He asked her for a date. She agreed. “I thought he was funny and cute,” she said. They went to a restaurant. She watched him slam one drink after another, change moods, and ignore her. She watched herself start to freeze.
“I can’t believe this is happening,” she thought. “I can’t believe I’m mixed up with an alcoholic again.” She went into the bathroom, said a quick prayer, and then went back to the table.
“I don’t mean to hurt your feelings,” she said. “But this evening isn’t working for me. I’m going to call a taxi and leave.”
She called a friend later that night. “I knew he drank,” she said, “but I thought he drank socially. I decided to give him the benefit of the doubt. I have a real thing about not getting involved with alcoholics. I can’t stand being around it. How could I not see this?” she asked. “How could I be so dumb?”
“I don’t think you were stupid at all,” her friend said. “You made a decision to wait and see. You waited, you saw, you left. That’s what dating is about. It’s a chance to wait and see whether someone is the person you want.”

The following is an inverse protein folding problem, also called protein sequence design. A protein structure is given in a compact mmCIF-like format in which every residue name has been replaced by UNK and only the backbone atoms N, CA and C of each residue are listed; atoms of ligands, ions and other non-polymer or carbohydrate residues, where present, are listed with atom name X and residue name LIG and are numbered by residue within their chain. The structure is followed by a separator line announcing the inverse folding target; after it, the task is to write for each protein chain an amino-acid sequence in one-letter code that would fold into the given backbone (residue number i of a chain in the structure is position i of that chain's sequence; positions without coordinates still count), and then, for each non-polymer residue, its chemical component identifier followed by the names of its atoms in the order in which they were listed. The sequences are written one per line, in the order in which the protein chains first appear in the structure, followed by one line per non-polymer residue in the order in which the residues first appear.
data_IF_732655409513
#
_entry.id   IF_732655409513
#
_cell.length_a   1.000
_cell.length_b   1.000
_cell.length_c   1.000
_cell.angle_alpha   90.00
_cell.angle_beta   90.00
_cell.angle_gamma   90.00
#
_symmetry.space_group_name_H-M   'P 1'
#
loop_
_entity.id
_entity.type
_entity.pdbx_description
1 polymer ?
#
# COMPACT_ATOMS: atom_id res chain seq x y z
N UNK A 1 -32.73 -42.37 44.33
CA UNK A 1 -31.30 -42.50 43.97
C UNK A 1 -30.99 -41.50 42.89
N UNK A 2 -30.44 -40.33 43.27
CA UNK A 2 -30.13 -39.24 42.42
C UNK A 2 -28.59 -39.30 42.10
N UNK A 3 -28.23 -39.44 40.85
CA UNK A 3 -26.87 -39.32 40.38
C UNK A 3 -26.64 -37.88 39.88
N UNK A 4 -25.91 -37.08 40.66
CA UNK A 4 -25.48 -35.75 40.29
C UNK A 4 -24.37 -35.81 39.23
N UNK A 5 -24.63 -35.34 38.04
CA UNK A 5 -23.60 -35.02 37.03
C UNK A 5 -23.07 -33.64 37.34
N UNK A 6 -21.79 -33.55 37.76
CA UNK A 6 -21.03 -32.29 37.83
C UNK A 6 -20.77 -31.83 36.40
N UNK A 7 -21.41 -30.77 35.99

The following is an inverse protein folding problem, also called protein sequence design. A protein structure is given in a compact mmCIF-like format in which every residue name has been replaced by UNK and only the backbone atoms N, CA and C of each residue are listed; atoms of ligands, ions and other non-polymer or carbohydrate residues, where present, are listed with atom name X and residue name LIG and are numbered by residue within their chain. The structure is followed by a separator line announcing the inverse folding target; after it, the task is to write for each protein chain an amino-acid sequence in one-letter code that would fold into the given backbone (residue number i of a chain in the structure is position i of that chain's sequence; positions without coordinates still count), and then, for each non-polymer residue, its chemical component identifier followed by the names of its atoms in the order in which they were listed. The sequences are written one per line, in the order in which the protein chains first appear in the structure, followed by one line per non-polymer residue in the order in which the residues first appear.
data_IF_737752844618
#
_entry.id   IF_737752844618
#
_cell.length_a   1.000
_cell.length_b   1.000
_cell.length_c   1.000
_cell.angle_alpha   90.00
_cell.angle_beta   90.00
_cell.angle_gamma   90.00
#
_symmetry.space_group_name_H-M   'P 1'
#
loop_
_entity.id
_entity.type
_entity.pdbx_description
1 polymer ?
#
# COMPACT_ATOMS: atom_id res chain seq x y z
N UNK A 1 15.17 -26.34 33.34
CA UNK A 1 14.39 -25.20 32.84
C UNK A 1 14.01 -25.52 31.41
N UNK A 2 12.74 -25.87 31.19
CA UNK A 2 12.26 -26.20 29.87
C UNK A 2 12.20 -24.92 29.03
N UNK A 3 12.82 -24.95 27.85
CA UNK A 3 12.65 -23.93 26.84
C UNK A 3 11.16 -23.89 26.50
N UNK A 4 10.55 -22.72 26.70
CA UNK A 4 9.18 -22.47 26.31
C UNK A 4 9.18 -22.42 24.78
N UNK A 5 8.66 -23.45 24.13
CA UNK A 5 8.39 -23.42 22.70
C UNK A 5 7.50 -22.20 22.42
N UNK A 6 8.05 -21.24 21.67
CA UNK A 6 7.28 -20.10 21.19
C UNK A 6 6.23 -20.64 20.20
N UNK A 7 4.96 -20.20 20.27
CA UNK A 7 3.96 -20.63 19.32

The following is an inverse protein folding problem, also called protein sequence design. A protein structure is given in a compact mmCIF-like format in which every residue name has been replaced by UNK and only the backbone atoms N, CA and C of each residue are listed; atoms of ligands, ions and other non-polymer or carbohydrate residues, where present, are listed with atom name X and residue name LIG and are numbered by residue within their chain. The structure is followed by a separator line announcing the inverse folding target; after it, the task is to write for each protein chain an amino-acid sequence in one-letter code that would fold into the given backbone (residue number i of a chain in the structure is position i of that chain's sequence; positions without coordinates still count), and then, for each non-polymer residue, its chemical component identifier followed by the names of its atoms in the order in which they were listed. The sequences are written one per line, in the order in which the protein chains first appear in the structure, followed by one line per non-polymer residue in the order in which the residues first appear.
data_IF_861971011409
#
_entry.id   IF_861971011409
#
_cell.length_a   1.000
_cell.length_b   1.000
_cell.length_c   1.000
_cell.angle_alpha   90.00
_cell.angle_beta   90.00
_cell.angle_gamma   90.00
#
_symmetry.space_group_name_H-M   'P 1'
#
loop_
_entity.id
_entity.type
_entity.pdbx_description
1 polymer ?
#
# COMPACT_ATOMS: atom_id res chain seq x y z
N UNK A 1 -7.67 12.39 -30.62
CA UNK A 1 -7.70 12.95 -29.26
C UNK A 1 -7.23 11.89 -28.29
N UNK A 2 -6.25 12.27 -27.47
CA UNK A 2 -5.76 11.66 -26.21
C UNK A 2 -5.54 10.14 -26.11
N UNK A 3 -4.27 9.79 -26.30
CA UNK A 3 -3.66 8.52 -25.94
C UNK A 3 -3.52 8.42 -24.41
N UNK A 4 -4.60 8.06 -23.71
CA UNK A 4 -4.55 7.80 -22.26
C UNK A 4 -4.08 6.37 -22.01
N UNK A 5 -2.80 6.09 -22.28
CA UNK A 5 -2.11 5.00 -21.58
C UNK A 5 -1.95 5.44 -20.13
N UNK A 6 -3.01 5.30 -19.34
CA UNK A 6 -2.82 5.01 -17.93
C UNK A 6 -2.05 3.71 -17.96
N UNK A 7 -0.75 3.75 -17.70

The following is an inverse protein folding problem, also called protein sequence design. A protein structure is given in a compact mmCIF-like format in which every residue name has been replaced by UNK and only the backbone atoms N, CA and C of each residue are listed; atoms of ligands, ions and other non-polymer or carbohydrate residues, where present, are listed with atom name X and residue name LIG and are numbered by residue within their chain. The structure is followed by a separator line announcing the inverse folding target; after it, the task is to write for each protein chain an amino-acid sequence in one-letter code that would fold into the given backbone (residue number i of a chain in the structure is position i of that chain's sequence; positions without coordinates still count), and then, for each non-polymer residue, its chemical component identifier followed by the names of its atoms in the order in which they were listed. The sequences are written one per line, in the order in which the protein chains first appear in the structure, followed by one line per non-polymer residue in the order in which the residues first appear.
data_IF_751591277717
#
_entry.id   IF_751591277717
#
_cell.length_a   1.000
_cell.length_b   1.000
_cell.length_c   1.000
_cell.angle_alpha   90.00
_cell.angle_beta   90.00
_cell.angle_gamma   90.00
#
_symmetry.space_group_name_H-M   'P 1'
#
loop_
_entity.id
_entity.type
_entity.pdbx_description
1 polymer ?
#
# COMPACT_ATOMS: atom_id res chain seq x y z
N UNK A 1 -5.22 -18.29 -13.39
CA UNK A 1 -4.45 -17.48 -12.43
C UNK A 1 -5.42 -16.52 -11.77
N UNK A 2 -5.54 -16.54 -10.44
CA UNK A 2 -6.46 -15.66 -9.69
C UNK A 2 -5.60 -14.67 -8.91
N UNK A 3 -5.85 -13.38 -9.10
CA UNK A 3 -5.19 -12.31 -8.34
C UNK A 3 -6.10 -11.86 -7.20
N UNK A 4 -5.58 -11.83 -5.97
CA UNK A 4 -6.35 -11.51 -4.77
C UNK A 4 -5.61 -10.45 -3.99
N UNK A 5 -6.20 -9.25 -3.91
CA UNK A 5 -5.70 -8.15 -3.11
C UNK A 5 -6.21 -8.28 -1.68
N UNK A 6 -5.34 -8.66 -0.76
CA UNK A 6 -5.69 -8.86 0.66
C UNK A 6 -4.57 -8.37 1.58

No matter how hard we might try to see a situation clearly, sometimes we can’t. It might be a situation at work, in a friendship, in love. It might concern a lesson we’re in the midst of learning. Whether we know it or not, we’re muddling about in the dark.
Denial is a powerful force. It can protect and buffer us from shocks too intense to absorb. Or we can be in the dark about something and not be in denial. There may be aspects of a current or future event that are concealed from us. There’s no way we could know what reality is yet because we haven’t been shown.
Clarity is a value, but it’s also a gift. It arrives in its own time. Wait and see combines the value of patience with the gift of seeing clearly.
Value: This week we’ll look at how smart it can be to wait for the lights to come on.
From the book: 52 Weeks of Conscious Contact
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